Nafs Hack: Mandatory Vs. Optional
When I was in college, I worked with a team to organize logistics for a very large Muslim college students’ retreat that was taking place in Boston. It was the first of its kind. I spent months organizing with my team, and a few weeks before we were supposed to go on the retreat, the option for me to go to Hajj emerged.
I didn’t want to let the committee down. I didn’t want to let the retreat down. I wanted to go on it with my friends, but Hajj is a really big deal. So, I talked through it with a friend, and she reminded me the retreat is a great yet optional experience, but Hajj is mandatory.
So, I went to Hajj.
A few years later, I would use that same logic, fasting while pregnant. Frustrated that I had no energy to recite extra Qur’an or go to taraweeh prayers at the Masjid, or to even go to iftar parties.
I told myself you don’t have to fast. It’s not mandatory for a pregnant woman. You should just eat and enjoy this month.
And then again, great people around me, someone reminded me that all those things that I couldn’t do were optional, and fasting is mandatory.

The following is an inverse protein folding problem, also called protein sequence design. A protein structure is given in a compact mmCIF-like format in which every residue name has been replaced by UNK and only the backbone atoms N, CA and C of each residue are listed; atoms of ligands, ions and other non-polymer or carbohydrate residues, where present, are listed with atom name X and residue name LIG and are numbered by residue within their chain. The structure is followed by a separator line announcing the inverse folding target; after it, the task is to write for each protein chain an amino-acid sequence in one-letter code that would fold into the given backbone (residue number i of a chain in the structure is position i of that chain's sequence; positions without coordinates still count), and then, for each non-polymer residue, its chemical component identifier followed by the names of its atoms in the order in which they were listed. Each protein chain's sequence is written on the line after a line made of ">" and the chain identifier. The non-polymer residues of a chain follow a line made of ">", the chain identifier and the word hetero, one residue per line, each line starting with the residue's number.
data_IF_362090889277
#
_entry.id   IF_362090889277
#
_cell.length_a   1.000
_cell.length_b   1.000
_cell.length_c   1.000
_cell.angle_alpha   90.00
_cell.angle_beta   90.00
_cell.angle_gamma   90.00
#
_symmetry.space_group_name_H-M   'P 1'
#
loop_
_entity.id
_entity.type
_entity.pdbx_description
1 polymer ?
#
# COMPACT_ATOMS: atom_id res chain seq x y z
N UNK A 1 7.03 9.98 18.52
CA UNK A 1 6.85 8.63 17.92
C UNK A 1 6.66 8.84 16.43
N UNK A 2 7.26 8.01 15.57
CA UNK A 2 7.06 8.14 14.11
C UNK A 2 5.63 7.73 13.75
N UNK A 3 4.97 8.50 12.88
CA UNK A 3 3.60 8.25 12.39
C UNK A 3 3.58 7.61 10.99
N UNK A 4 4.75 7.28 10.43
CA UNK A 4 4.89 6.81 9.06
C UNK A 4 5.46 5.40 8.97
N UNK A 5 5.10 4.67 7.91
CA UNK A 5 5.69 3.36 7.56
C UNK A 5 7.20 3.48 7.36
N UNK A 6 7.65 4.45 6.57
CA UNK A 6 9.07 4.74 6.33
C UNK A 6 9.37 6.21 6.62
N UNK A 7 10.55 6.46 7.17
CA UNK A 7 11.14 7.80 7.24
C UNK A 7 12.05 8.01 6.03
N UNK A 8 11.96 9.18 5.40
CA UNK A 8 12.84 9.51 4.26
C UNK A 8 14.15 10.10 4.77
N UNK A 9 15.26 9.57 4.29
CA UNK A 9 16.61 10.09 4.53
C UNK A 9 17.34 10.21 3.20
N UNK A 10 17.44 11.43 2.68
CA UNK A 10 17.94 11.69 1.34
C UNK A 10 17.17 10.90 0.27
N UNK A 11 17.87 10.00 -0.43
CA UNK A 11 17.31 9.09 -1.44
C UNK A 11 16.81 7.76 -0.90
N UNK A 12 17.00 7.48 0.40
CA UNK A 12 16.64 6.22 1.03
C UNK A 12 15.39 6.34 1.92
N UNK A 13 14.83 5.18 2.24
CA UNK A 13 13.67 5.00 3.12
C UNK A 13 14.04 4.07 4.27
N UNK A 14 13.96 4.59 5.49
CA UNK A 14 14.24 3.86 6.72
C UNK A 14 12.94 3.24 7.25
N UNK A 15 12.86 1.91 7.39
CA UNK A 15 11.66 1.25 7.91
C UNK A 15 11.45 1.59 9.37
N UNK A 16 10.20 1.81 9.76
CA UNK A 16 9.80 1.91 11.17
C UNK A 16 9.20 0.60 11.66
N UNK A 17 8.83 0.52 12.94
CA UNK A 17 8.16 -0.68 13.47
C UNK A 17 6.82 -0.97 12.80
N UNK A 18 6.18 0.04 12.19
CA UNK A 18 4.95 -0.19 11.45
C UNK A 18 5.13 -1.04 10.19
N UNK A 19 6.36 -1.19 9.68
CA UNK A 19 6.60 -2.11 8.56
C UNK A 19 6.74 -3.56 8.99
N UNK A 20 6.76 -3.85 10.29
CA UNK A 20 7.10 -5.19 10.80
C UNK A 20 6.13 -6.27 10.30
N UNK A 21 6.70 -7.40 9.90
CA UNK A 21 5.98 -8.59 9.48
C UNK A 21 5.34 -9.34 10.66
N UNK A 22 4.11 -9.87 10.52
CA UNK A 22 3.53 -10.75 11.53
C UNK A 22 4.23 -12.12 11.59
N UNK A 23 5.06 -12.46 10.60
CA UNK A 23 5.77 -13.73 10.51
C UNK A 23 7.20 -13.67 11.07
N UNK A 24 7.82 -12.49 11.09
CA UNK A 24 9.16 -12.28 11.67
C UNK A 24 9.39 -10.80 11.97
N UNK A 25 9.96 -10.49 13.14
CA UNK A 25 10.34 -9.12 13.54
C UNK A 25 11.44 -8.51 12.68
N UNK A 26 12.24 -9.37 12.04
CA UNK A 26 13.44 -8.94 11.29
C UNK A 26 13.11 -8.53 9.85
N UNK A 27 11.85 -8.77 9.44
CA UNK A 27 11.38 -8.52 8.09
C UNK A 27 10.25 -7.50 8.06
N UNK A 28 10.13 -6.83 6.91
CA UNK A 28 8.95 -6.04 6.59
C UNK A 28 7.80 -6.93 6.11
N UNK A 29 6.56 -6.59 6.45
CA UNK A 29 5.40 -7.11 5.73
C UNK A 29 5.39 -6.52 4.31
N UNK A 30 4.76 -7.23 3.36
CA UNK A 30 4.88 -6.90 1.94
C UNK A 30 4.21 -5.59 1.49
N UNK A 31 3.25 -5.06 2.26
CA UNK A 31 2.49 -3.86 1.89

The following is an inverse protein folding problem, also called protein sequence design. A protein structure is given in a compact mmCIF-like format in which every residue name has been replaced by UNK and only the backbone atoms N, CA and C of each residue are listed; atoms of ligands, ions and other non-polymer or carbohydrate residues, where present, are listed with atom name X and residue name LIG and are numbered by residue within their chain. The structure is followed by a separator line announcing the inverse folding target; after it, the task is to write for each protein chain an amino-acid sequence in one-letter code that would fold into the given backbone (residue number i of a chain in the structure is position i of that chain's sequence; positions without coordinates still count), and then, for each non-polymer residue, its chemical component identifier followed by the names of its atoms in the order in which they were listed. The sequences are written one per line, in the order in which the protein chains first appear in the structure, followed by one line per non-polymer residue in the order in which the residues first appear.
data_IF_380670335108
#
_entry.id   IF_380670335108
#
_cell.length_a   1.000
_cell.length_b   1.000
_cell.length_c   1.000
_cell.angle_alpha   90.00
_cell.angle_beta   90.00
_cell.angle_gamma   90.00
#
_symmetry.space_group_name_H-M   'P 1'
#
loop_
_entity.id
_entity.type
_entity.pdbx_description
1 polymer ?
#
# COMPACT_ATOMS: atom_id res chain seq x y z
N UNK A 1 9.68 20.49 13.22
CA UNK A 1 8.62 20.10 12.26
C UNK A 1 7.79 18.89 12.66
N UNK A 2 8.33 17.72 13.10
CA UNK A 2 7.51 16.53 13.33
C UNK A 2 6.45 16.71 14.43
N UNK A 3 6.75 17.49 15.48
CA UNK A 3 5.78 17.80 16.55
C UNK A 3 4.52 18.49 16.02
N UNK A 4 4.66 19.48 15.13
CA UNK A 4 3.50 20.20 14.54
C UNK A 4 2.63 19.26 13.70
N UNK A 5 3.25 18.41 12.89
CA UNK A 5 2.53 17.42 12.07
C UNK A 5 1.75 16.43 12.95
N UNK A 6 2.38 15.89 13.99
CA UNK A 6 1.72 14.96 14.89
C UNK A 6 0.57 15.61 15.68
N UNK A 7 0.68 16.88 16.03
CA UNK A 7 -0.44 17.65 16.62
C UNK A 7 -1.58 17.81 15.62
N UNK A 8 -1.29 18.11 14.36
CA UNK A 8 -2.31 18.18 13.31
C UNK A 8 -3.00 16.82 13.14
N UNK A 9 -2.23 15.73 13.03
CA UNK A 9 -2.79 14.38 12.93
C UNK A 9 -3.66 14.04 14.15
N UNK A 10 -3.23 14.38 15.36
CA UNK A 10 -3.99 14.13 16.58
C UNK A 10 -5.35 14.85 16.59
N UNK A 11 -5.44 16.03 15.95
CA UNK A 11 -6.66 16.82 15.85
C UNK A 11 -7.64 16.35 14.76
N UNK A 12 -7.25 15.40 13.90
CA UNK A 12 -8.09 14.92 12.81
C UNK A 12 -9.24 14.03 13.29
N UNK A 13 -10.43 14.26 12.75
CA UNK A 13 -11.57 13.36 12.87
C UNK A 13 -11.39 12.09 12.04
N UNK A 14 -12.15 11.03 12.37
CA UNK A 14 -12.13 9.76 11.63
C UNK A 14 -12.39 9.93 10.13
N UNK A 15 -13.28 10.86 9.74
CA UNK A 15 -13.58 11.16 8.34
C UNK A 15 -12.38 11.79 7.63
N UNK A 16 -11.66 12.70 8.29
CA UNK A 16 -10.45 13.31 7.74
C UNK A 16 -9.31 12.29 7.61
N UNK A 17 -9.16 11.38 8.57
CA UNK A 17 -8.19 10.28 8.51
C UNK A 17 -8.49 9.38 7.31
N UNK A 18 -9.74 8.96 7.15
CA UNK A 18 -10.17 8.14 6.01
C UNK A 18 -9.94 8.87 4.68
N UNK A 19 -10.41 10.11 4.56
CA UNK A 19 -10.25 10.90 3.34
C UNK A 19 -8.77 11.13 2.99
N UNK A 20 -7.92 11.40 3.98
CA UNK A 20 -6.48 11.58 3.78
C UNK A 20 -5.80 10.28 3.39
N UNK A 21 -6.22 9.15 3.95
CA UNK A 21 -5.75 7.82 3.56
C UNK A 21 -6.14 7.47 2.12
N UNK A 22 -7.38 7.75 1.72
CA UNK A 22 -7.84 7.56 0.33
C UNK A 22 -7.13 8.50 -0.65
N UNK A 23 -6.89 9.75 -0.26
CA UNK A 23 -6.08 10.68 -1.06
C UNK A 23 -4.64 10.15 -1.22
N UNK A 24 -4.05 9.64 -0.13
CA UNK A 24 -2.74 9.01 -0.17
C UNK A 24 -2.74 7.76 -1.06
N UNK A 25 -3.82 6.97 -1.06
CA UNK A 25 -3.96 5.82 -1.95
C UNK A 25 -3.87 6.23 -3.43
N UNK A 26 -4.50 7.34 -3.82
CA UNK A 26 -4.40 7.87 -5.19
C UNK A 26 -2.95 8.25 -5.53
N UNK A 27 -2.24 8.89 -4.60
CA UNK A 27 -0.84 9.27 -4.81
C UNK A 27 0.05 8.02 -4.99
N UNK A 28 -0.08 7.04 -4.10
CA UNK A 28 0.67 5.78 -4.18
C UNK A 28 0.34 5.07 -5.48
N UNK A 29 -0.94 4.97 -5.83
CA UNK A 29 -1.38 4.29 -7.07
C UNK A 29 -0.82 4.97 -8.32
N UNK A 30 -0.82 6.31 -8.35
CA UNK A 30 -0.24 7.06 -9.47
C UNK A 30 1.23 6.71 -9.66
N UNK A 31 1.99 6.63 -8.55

So, if the only worship I added that month to my schedule was fasting, then I did what I believe God commands. And the same with prayer, or Zakat, or family ties. We create in our minds these ideals, these situations that have to be perfect to fulfill those duties and then we end up prioritizing what’s optional over what’s mandatory.
Missing mandatory windows of time for prayers in favor of imagined ideals like a quiet space or a perfect outfit or family that we choose not to visit because we can’t host them in the most perfect way and instead we end up cutting times with them.
Sometimes, without thinking, we find the mandatory and the optional in competition, when the truth is they are on the same team.
So, what’s my Nafs Hack?
Put what’s mandatory before what’s optional even if the optional feels more ideal, because that’s what it means for us to believe in God, and put the hierarchy of God’s standards above the hierarchy of our own.